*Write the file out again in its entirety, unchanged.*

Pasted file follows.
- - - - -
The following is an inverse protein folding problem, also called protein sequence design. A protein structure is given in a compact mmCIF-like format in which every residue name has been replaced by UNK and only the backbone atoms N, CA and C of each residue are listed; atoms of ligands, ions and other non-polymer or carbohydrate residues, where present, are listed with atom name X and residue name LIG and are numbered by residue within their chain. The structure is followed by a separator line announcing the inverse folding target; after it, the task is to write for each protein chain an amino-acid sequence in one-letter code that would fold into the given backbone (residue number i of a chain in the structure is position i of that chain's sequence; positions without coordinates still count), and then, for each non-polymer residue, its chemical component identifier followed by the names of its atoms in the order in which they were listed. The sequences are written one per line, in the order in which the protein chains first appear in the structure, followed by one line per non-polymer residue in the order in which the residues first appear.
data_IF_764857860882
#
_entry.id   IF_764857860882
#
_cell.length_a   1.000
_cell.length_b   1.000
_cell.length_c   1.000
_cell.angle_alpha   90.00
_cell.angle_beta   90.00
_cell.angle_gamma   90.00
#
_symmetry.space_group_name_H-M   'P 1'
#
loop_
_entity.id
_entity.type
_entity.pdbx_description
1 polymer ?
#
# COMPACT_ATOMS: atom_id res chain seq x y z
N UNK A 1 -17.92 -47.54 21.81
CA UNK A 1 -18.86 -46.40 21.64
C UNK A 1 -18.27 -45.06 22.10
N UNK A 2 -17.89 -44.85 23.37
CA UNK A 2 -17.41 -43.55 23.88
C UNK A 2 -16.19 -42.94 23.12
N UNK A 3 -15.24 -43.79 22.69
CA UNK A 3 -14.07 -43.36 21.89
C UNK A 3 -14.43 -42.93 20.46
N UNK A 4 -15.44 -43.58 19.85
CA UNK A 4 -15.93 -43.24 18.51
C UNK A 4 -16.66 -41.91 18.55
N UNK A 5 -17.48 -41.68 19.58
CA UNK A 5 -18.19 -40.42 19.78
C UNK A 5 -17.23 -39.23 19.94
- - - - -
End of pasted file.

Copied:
The following is an inverse protein folding problem, also called protein sequence design. A protein structure is given in a compact mmCIF-like format in which every residue name has been replaced by UNK and only the backbone atoms N, CA and C of each residue are listed; atoms of ligands, ions and other non-polymer or carbohydrate residues, where present, are listed with atom name X and residue name LIG and are numbered by residue within their chain. The structure is followed by a separator line announcing the inverse folding target; after it, the task is to write for each protein chain an amino-acid sequence in one-letter code that would fold into the given backbone (residue number i of a chain in the structure is position i of that chain's sequence; positions without coordinates still count), and then, for each non-polymer residue, its chemical component identifier followed by the names of its atoms in the order in which they were listed. The sequences are written one per line, in the order in which the protein chains first appear in the structure, followed by one line per non-polymer residue in the order in which the residues first appear.
data_IF_764857860882
#
_entry.id   IF_764857860882
#
_cell.length_a   1.000
_cell.length_b   1.000
_cell.length_c   1.000
_cell.angle_alpha   90.00
_cell.angle_beta   90.00
_cell.angle_gamma   90.00
#
_symmetry.space_group_name_H-M   'P 1'
#
loop_
_entity.id
_entity.type
_entity.pdbx_description
1 polymer ?
#
# COMPACT_ATOMS: atom_id res chain seq x y z
N UNK A 1 -17.92 -47.54 21.81
CA UNK A 1 -18.86 -46.40 21.64
C UNK A 1 -18.27 -45.06 22.10
N UNK A 2 -17.89 -44.85 23.37
CA UNK A 2 -17.41 -43.55 23.88
C UNK A 2 -16.19 -42.94 23.12
N UNK A 3 -15.24 -43.79 22.69
CA UNK A 3 -14.07 -43.36 21.89
C UNK A 3 -14.43 -42.93 20.46
N UNK A 4 -15.44 -43.58 19.85
CA UNK A 4 -15.93 -43.24 18.51
C UNK A 4 -16.66 -41.91 18.55
N UNK A 5 -17.48 -41.68 19.58
CA UNK A 5 -18.19 -40.42 19.78
C UNK A 5 -17.23 -39.23 19.94